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Showing 4 of 4
I am working my way through two Japanese cookbooks right now, both of which are filled with insight and craft (my review of Sonoko Sakai's Japanese Home Cooking: Simple Meals, Authentic Flavors coming soon!).

Nancy Singleton Hachisu's Japanese Farm Food is, as advertised, very much about farm life in Japan and the food that grows there. For that reason, it resonates more as a narrative for me than a cookbook, as many of the ingredients are specific and connected to the life of the farm. She is not as free with the substitutions as Sonoko Sakai, but there are a few (blackstrap molasses for kuromitsu, for example). To call her a purist wouldn't seem totally correct, and that's largely because of the beautiful narrative she constructs about life on the farm and learning how to acculturate in meaningful ways. In truth it is inspiring, if somewhat a bit daunting at times.

In addition to spending massive amounts of time preparing food (most of it grown on the family farm), Hachisu also runs an English-immersion pre-school/kindergarten, adorably called "Sunny-Side Up!" Her anecdotes about the children and the photographs (by Kenji Miura) of their wonderful joy are one of the best parts of the book.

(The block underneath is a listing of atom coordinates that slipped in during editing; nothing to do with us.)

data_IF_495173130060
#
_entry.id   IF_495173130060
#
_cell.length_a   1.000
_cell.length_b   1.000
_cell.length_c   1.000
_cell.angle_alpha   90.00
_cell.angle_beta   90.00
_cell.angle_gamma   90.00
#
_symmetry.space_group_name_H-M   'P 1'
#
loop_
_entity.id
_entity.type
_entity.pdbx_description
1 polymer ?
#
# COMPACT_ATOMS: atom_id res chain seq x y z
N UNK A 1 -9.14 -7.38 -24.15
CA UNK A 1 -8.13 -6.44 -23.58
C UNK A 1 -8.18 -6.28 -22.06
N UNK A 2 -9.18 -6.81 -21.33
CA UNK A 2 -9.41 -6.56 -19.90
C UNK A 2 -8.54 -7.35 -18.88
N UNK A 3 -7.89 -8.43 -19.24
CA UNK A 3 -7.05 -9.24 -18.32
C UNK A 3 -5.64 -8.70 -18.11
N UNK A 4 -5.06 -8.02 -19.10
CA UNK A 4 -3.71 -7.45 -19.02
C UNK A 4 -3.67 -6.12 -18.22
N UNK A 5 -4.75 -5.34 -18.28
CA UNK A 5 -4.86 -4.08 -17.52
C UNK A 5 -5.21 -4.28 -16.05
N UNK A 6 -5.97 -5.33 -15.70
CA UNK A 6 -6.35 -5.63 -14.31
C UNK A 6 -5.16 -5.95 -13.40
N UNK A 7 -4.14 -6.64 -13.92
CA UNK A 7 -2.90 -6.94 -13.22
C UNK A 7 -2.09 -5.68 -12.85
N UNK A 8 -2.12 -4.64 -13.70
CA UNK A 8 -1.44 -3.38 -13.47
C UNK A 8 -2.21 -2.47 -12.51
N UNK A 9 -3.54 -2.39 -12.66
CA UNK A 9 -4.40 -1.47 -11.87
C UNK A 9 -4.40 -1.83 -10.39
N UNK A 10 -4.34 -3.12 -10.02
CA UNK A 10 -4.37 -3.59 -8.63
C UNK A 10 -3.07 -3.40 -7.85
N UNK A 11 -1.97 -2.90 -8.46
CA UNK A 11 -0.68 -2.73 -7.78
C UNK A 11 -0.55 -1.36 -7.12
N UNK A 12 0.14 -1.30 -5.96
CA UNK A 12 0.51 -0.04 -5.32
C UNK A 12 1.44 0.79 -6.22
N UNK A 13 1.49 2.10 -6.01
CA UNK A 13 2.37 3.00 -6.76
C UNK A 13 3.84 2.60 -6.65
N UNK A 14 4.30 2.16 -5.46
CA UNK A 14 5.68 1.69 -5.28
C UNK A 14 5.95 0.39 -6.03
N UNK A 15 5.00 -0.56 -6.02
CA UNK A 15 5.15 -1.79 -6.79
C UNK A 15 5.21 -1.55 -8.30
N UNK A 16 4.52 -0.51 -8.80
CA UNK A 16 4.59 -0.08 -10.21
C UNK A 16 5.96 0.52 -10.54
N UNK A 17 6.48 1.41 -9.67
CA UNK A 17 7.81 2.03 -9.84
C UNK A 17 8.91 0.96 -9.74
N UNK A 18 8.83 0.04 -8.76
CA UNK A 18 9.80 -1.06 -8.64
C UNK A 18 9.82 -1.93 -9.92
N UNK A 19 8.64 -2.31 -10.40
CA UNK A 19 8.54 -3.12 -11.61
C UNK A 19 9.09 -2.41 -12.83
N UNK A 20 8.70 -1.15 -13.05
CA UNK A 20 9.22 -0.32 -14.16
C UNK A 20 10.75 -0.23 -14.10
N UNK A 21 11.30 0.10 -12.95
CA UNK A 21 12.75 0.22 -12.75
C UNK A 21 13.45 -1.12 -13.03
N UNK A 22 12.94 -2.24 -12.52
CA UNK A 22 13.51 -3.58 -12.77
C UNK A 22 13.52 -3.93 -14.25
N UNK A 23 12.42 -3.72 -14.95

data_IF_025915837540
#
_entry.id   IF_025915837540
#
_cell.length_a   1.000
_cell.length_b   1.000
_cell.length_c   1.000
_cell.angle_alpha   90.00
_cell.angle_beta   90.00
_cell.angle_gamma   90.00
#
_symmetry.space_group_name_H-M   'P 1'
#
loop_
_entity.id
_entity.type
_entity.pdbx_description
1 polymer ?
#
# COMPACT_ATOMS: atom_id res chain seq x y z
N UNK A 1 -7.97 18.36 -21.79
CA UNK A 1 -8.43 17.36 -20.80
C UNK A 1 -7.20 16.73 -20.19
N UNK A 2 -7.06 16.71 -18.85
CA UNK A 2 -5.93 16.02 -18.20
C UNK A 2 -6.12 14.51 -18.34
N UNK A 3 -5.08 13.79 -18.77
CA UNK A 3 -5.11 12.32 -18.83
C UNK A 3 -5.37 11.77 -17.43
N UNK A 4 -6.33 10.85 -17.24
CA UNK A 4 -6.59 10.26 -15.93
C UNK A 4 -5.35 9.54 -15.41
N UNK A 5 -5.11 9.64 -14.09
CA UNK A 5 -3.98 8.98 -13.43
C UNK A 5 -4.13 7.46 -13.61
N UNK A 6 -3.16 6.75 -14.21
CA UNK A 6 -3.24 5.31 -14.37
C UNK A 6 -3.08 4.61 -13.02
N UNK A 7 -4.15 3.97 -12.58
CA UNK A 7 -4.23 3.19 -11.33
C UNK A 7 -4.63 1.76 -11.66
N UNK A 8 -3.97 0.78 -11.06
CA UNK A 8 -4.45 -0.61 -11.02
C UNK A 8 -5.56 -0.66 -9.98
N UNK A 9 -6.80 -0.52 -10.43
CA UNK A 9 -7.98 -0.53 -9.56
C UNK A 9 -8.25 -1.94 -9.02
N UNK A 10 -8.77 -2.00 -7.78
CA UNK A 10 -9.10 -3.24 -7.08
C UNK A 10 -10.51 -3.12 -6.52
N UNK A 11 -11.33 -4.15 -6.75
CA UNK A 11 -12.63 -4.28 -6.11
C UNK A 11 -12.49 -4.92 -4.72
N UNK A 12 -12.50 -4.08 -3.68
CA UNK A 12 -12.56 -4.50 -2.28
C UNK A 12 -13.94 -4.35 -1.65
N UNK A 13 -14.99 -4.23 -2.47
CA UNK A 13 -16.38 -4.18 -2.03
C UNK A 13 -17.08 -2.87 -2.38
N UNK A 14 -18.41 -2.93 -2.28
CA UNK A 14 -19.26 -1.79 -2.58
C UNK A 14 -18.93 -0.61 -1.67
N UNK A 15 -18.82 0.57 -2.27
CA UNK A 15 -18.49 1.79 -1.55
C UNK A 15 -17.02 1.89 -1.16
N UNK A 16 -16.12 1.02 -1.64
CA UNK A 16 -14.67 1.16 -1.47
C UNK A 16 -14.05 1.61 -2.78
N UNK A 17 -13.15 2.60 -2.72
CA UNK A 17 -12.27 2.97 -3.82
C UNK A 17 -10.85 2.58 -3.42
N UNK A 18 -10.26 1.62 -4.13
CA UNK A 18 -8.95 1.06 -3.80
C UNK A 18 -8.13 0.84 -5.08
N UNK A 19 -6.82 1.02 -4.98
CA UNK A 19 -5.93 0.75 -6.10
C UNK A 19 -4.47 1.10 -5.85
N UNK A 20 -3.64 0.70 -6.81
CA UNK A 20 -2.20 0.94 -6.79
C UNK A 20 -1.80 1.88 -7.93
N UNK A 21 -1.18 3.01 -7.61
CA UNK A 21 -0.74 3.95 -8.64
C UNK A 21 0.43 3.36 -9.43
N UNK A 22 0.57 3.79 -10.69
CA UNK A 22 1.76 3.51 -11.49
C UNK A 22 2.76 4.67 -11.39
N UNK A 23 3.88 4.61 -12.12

Originally from Northern California (Bay Area), Hachisu describes herself as a "town girl" (182), and one gets the sense that everything is indeed relative. She advocates buying local, and one might find themselves frustrated on that front if "local" isn't Japan. As with most cookbooks, the book suffers a bit from inconsistent cross-referencing and incomplete indexing: If a recipe calls for dashi, it often includes the page reference for making the dashi. However, I'm still waiting for the cookbook that indexes ALL the recipes that use dashi (or any other distinctive ingredient to that cuisine). Sometimes the recipes are helpfully grouped together, as is the case with the kaeshi on p. 310, which is necessary for flavoring the dashi of the following recipe, "noodle dipping sauce." But these are nitpicky quibbles. Many of the recipes, particularly some of the salads and vegetable dishes, are accessible for novices, and require only basic staples such as soy sauce and miso. The majority of the dessert recipes are for ice cream (mostly adapted from Lindsey Shere's Chez Panisse recipes), and you'll want to have an ice cream maker (although the patient internet searcher can likely come up with alternative methods). I am curious to try her method for making anko (the sweetened paste made with azuki beans) since I made Sonoko Sakai's version, which was wonderful, but time-intensive.

One of the most valuable parts of the book--and here I'm considering photocopying the pages and laminating them since I suspect I shall return to them often--are the charts and glossaries in the back. The "Vegetables by method" and "Fish and Seafood by Method" charts motivate the cook to actually understand, not just follow, the recipe. It is also very useful should one have to decide based on what's available/in season.